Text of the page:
Malala Yousafzai, a fourteen-year-old girl from Pakistan, was shot in the head and neck while on a school bus by the Taliban “for being a symbol of infidels and obscenity” and promoting “false propaganda.”
So what slander was she endorsing? Basic education for women. Yousafzai has been a prominent advocate of women’s rights since the age of eleven, after the Taliban took control of the Swat Valley in northern Pakistan in the beginning of 2009. She was the first recipient of Pakistan’s National Youth Peace Prize. She also wrote a blog for BBC Urdu under a pseudonym that logged daily life under the Taliban presence.
To make a long story short, the Taliban was intimidated by a teenager who was endorsing what should be an inalienable right, so they attempted to kill her. Fortunately, this attempt was not successful, as Malala is currently undergoing medical treatment after surgeons were able to successfully remove the bullets at the Queen Elizabeth Hospital in Birmingham. International media outlets ate up this story like nobody’s business. Celebrities like Angelina Jolie and Madonna brought further attention to the incident, making campaigns to help fund efforts for women’s education in Afghanistan and Pakistan. International officials reacted with gusto, making promises to put the Taliban to justice for their heinous crime.
British Prime Minister Gordon Brown launched a petition for the United Nations under Yousafzai’s name that would call on international organizations to ensure that the millions of uneducated children in the world are being schooled by 2015.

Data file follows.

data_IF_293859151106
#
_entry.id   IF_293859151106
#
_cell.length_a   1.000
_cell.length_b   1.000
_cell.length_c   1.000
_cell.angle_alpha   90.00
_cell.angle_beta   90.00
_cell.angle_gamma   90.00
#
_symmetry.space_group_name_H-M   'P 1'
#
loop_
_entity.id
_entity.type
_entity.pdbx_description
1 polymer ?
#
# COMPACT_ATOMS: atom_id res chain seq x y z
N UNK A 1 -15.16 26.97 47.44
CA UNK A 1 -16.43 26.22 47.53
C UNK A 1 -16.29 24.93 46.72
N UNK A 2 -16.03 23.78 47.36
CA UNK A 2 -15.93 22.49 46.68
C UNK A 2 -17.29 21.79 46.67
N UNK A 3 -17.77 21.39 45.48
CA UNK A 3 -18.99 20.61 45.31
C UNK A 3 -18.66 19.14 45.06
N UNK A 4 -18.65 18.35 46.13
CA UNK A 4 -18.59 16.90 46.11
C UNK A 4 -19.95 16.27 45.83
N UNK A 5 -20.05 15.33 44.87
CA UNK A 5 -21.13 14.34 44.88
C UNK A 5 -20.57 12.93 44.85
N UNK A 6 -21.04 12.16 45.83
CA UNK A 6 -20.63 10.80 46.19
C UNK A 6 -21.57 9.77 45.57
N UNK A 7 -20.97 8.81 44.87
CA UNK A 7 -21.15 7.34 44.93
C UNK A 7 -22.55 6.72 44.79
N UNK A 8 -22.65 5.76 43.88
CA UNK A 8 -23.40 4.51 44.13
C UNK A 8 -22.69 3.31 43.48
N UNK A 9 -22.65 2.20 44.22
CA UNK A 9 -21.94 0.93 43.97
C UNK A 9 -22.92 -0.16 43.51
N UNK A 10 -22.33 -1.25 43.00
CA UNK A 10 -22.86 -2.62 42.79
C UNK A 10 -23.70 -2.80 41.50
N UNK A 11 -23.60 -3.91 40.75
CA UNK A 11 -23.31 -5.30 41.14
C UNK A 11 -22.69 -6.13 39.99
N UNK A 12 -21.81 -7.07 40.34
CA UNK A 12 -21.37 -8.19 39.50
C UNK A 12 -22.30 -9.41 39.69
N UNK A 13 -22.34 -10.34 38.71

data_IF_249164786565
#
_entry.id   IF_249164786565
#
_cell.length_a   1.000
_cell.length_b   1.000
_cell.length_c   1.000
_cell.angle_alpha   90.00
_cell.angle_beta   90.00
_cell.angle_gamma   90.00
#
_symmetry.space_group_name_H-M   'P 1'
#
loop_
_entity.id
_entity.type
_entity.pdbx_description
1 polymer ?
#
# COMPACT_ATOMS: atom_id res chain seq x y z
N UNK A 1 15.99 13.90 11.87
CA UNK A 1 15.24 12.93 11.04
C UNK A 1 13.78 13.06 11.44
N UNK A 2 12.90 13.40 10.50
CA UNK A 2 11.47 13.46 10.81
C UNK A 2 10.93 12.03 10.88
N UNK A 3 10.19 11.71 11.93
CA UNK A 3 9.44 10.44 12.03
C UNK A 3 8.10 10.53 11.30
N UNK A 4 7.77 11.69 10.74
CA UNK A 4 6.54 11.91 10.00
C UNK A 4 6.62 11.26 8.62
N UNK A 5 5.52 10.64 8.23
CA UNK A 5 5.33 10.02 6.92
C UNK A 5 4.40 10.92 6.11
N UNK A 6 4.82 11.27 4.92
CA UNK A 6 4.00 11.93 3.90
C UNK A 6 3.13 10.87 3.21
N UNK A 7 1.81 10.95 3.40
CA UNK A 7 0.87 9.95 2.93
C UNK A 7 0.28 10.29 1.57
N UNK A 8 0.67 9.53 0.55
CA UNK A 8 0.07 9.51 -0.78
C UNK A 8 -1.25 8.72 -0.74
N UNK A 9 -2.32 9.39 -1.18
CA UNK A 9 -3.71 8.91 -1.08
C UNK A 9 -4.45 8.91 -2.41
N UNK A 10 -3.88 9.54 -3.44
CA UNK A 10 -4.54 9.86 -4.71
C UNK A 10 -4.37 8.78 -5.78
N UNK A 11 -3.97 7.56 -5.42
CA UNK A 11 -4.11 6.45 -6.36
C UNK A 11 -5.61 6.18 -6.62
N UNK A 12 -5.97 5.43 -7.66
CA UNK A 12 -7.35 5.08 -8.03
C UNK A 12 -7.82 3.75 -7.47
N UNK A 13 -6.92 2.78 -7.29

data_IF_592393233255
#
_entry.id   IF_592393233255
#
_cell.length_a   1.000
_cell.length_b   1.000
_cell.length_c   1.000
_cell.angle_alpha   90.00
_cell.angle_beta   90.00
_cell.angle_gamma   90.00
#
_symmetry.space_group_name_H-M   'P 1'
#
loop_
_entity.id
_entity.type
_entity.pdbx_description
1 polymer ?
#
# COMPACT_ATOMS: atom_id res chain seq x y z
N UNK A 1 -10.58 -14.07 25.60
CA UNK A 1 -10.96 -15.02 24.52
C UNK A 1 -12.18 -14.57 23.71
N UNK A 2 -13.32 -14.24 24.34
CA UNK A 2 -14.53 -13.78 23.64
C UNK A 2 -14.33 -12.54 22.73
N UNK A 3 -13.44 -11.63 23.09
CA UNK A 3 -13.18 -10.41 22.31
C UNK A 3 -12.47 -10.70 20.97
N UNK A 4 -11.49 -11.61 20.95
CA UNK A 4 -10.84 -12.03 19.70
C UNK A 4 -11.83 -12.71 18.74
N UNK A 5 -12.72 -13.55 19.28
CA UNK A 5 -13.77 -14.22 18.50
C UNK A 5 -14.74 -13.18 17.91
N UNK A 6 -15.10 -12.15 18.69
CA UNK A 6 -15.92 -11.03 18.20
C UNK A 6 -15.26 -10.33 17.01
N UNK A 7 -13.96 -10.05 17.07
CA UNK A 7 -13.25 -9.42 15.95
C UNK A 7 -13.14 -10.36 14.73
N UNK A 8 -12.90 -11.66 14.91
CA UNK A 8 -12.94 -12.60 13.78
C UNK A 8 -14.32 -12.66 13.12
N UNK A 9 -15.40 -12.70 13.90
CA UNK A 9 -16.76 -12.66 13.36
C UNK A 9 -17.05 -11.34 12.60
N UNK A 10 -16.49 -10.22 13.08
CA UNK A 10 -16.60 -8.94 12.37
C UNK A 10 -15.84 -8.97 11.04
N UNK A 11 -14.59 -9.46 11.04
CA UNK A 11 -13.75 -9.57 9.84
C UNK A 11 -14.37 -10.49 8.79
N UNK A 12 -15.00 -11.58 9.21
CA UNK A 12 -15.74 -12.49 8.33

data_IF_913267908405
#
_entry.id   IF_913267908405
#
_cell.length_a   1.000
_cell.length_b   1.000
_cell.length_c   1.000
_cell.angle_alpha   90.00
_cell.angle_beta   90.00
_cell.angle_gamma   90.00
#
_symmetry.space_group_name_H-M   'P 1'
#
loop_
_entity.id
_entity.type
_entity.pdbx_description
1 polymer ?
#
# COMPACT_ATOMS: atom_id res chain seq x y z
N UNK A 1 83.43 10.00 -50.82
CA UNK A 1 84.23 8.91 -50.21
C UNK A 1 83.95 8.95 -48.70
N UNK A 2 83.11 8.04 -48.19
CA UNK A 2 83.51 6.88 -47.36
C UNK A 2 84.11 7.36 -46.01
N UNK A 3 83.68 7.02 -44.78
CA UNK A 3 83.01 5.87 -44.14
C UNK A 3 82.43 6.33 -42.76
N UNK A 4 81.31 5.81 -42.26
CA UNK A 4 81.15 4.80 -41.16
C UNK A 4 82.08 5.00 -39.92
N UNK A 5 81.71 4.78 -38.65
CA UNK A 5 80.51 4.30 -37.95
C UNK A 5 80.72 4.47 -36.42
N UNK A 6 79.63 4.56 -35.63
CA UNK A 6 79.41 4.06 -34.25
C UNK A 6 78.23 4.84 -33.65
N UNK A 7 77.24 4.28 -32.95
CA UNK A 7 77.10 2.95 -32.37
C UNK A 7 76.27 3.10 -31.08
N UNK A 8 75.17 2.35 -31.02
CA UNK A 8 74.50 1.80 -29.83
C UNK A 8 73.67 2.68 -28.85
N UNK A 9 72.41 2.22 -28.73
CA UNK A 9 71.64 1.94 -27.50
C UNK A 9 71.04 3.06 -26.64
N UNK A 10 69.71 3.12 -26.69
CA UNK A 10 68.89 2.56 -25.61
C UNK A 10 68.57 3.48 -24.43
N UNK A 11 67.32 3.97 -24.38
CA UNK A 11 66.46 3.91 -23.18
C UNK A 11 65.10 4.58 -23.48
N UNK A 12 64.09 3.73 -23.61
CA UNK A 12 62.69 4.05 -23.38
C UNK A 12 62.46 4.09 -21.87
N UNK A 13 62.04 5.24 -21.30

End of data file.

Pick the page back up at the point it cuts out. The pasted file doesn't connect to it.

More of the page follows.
What Malala and many others have been fighting for in Pakistan and around the world is great. She is the voice of all women who have been or currently are being denied basic methods of self-expression.
But had people taken action on this issue twenty years prior, the incident could have been avoided completely. It is unfortunate that it takes events like this to spark interest in such problems.Those who have had the privilege of living in a country like the United States where, if one chooses, one can have their children receive a grade school level education for free.
We take for granted those days of school where we would rather be anywhere but in a classroom, while there are people who would have traded anything they had for that one day where you just weren’t in the mood to be in school. Although we are aware that millions of children are denied an education, we stand idle and uninterested, only motivated to take action when violence occurs.
What I’d like to know is why it took Malala being shot to have the United Nations set a goal for universal education, and why it wasn’t a priority before this occurrence. People, save a few individuals, are apathetic to the problems that plague the world that we live in, and despite the many outlets of information on how to prevent them available, they prefer to isolate themselves from these issues, until a shooting or a coup.
We see something similar on campus with the upcoming elections. There are students actively working to prevent a piece of legislation to pass that would increase the price of our education, and we also see students who fail to see how big of a threat it is to some of their peer’s chances of attaining a degree.
Sadly, people will only take action until something happens that creates an outrage among the public, much like the pepper-spraying incident at UC Davis last fall.
Are we going to wait until a student protesting gets critically injured before taking active interest in higher tuition?
I certainly hope not.
Nashra Anwer is a first-year literary journalism major and can be contacted at firstname.lastname@example.org.